Hey there, time traveller!
This article was published 21/11/2016 (268 days ago), so information in it may no longer be current.
So much gnashing of teeth has occurred since the U.S. election as almost every pundit pores over survey data trying to understand what happened on Nov. 8. Social commentators and other shamans sift through the entrails of our culture trying to make sense of the unthinkable election. Half of North America seems to be in grief counselling.
The answer is much easier to understand, and thankfully, economics offers some insight.
In simple terms, the world economy has fallen into a chasm. Before 2008 and the Great Recession, the United States economy was growing at five per cent per year. Since 2008, growth has slowed to two per cent.
A fiscal hole has opened, and it continues to deepen as growth remains sluggish. The same can be said for the majority of the world’s economies.
Coupled with slow growth, our economies have become less equal by any measure. A divide has opened between the rich and the poor, which started well before the crisis in 2008. The turning point, again using U.S. data, seems to be the mid-70s, just as the dot-com revolution unleashed Microsoft and Apple.
It is too easy to see inequality as capitalists exploiting workers — that analysis belongs to the 19th-century industrial society. Rather, economic inequality reflects choices we all make.
One powerful process in the perpetuation of economic unfairness is the marriage of equals. When a doctor and lawyer marry, they create a household whose joint income can reach $500,000.
Naturally, they want the best for their children, and with this income can offer every advantage. Their "Montessori" children have enriched lives, go to the best schools and make the right connections to assure their own careers. The inheritance of money is secondary to the inheritance of knowledge and connections.
Even when a university professor and police officer marry, they will create a household with an income exceeding $200,000, the target often identified by our politicians as deserving special tax treatment.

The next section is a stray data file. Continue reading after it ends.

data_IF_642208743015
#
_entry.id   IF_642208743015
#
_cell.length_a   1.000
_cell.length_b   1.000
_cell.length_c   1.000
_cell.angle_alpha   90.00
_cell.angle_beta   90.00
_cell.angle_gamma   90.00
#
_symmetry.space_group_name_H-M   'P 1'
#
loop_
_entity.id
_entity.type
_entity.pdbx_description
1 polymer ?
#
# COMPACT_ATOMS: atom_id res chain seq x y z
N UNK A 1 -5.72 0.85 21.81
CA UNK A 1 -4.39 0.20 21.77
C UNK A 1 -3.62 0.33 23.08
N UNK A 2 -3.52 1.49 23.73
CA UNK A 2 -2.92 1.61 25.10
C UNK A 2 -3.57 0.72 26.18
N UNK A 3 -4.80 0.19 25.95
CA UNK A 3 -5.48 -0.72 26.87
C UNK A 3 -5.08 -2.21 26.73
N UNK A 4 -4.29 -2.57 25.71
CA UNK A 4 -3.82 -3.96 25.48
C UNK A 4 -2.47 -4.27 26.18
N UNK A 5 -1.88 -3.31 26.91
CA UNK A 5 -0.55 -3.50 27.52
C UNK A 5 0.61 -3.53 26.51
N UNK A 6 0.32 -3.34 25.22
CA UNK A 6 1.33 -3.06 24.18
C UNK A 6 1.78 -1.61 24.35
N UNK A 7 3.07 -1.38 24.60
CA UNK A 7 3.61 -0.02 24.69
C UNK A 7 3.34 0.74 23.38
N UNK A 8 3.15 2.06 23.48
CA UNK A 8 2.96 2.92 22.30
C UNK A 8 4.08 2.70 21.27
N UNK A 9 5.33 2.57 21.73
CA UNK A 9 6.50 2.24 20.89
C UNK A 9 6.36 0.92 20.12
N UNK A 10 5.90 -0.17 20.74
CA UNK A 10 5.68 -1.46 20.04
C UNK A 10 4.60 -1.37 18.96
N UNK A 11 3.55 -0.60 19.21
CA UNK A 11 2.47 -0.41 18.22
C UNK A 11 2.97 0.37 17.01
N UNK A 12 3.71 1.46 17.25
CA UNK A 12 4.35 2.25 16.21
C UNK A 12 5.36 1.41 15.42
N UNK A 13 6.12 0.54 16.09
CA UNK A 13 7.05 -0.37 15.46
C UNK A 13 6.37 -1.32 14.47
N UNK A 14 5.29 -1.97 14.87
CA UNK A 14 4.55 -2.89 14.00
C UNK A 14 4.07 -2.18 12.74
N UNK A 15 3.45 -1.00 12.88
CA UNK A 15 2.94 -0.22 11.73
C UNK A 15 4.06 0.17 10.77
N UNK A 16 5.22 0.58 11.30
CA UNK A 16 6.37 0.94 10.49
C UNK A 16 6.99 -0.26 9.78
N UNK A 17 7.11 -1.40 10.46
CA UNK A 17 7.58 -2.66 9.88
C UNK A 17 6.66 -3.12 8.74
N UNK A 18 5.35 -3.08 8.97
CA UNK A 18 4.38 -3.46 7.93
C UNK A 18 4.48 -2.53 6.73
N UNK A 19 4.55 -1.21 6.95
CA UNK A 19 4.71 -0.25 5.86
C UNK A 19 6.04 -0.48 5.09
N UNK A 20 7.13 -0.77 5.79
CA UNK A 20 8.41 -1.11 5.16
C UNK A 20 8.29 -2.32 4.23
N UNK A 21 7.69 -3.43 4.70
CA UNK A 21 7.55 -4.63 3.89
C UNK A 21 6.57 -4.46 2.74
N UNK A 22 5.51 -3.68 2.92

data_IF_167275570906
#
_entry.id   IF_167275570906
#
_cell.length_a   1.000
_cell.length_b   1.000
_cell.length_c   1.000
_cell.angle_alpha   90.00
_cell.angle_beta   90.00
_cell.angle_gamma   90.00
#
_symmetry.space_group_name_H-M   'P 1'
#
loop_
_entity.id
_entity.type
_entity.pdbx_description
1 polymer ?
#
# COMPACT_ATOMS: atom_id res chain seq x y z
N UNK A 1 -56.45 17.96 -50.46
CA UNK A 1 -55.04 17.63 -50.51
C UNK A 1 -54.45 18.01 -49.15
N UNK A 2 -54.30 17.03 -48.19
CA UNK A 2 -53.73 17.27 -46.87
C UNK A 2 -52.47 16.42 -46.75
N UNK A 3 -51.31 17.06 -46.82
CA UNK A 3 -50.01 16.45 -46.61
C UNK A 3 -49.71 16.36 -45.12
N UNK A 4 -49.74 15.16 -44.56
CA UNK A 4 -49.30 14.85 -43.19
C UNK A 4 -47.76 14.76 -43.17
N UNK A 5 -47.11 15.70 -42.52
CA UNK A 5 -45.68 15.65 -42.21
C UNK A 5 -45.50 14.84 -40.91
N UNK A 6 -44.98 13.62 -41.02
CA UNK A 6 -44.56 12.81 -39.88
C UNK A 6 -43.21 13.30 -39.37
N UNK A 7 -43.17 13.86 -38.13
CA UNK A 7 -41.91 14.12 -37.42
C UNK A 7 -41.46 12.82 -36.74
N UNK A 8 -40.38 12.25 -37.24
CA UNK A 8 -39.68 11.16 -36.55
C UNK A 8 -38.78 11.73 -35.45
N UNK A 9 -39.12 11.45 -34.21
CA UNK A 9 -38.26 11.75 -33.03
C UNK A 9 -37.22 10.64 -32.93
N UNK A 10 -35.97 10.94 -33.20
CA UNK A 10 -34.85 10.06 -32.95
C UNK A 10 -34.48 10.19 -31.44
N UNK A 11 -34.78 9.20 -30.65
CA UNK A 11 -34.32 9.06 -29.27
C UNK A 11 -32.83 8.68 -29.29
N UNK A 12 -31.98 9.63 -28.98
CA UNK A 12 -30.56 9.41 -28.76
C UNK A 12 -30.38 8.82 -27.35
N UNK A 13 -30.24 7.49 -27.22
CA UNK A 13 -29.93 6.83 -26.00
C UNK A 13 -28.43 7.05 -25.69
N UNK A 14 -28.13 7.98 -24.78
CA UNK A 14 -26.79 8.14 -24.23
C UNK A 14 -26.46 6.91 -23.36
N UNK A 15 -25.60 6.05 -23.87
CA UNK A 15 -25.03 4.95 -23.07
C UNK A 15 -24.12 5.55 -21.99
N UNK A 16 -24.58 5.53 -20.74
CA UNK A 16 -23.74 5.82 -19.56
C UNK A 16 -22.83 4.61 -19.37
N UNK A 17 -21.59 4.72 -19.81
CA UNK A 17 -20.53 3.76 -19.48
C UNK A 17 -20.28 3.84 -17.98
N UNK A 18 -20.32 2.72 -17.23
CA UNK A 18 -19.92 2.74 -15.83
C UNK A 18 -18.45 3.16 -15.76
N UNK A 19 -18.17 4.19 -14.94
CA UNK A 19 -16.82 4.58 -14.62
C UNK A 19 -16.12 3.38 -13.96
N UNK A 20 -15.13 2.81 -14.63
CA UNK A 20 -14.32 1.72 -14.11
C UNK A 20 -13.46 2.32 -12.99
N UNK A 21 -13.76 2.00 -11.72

The critical divide driving inequality is the mastery of modern tools — mathematical, technical understanding and social insight. Those excluded from this club will slip down the economic ladder.
Low growth and inequality are the thrashing monsters of the deep that churn the political and cultural surface. Quelling these two beasts must be our top economic priority. So far, no one seems to have an answer.
Part of the riddle lies in choices we have made collectively to eliminate risk from our lives. Privately, we purchase insurance, but that is secondary to how we have opted to increase the scope of government and regulation. Certainly, lax regulation was a factor in the crisis of 2008, and in Canada we are thankful that our financial sector was constrained in its risk-taking.
However, imagine if the U.S. and Canadian governments had not bailed out the car industry in 2008. GM and Chrysler would have been sold, with shareholders taking a large loss.
The idea that all auto industry jobs would have disappeared is not correct. Purchasers of the assets, likely Toyota or another large company, would have maintained the brands. Unemployment would have increased certainly, but most of the job loss in the auto industry has no relation to the 2008 crisis. The rise of robots is the primary factor.
In Canada, the periodic pleas from Bombardier for cash infusions from government reflect shareholders scurrying to safety. The threat of massive job loss looms and the government, or "the taxpayer," responds.
But here is the kicker: as taxpayers, we are also shareholders, through our pension plans and retirement funds. Taxpayers and shareholders embrace in a downward spiral of incremental bailouts and regulation to avoid risk.
Our economy is dying a death from a thousand shaving nicks. We rush around, plastering Band-Aids on in a desperate attempt to staunch the blood loss, but the patient has become immobile under the weight of our quick-fix remedies.
We need to kick-start the world economy. Low interest rates have not worked, and the only answer from government is massive infrastructure spending. So far in Canada, we have seen little evidence it is working — of course it may be early days and we may not be incurring enough debt.
Without some willingness to take on more risk and to assume more individual responsibility, the economy will remain moribund. The beast of low growth and its spawn, inequality, will continue to roil below the surface. Rather than making the tough choices, in desperation, we seek saviours who promise economic salvation.
W.B. Yeats said it best in his immortal poem The Second Coming: "And what rough beast, its hour come round at last/Slouches towards Bethlehem to be born?"
Gregory Mason is an associate professor of economics at the University of Manitoba and a senior consultant at PRA Inc. His views are his own.